City of Cape Town Mayor Patricia de Lille says two-minute showers, doing laundry once a week and leaving dishes in the sink help keep her personal consumption below 90l a day.

In a tweet on Wednesday De Lille revealed the daily average water consumption of her household in Pinelands.

“Capetonians challenged me to share my water bill. Here it is: We’re three people and four dogs at home, using 267l per day. Let’s #ThinkWaterCT,” De Lille tweeted. In August, the City of Cape Town introduced level 5 water restrictions whose aim is to limit water consumption to 87l per person per day.

When De Lille was asked by a Twitter user why her water consumption was above the city’s target she replied: My family and I are working to reduce our water use further. I hope you are too.”

Her spokesperson Zara Nicholson told News24 that the mayor stopped filling her swimming pool early in 2016 and only washes her vehicles with waterless carwash products.

The mayor uses the city’s water calculator app to calculate her daily consumption and reduce it where necessary, Nicholson said.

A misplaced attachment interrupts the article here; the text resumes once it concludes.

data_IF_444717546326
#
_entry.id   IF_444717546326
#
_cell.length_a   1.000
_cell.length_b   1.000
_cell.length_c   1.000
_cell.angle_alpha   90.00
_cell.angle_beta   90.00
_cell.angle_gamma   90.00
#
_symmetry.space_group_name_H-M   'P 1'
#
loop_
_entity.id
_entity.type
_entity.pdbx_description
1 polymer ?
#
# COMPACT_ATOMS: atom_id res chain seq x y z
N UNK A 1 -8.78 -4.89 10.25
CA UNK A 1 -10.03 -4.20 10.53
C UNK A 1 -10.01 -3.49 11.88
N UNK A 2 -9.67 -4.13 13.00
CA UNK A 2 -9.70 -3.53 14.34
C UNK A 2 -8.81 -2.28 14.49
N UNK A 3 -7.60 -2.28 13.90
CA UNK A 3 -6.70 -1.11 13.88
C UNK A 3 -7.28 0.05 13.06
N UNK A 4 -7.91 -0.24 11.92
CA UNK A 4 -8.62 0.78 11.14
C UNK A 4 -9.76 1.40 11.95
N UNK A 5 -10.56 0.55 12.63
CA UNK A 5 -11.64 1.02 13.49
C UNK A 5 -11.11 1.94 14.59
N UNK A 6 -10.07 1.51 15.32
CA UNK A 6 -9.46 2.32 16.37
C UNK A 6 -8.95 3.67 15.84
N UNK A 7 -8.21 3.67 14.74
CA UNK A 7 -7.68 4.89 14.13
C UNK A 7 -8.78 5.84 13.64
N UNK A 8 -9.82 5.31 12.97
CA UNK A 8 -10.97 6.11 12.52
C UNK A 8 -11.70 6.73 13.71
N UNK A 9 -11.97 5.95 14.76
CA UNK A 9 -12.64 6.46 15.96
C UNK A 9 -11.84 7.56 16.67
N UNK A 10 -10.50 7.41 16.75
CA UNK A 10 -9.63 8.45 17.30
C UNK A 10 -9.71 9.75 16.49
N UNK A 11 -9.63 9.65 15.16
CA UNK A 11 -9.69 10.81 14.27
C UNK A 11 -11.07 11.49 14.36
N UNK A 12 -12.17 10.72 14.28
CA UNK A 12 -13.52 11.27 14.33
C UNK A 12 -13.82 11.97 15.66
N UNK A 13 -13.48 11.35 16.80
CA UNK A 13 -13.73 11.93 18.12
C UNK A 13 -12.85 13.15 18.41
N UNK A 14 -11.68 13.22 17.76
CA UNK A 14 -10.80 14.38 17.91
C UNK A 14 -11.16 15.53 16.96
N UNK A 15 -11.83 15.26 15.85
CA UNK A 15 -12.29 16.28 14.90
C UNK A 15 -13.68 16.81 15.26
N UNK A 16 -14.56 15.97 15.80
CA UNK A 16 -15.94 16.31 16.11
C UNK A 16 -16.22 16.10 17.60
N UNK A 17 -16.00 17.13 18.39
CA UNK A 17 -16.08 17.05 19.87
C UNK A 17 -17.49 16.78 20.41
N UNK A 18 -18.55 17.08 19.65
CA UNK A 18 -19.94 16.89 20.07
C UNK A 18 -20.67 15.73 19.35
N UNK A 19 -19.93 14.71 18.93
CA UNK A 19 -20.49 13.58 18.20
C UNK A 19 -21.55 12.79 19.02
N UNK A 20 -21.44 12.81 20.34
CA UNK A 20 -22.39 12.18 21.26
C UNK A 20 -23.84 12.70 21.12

“The mayor wants to encourage people in houses and people in their workplaces to see who can save the most water and also save them money with a very low water bill by using this application.”

Fines in the pipeline

Facebook users praised the mayor’s honesty about her water consumption.

Sarah-Kim Boyd said: “Everyone could do better if they were judged by other people’s standards. She’s making a difference with the amount she uses and that’s okay. I think she’s brave for sharing it.”

Andrea Lachner said De Lille’s consumption could definitely be lower.

“However, I think this is being honest rather than posting a MUCH lower usage,” Lachner commented on the Water Shedding Western Cape Facebook group.

Bryan Bruton questioned whether De Lille would be labelled a water abuser and penalised accordingly for using 2l more than the target.

On Monday, the city said it would be fining domestic users who consistently use more than 20 000l per month.

The commercial sector, where water usage has not declined, must also bring consumption down by 20% year-on-year or face penalties, mayoral committee member for water and waste services Xanthea Limberg said in a statement.


PHOTO: Ashraf Hendricks/GroundUp Theewaterskloof Dam in drought-stricken Western Cape on 11 May 2017.


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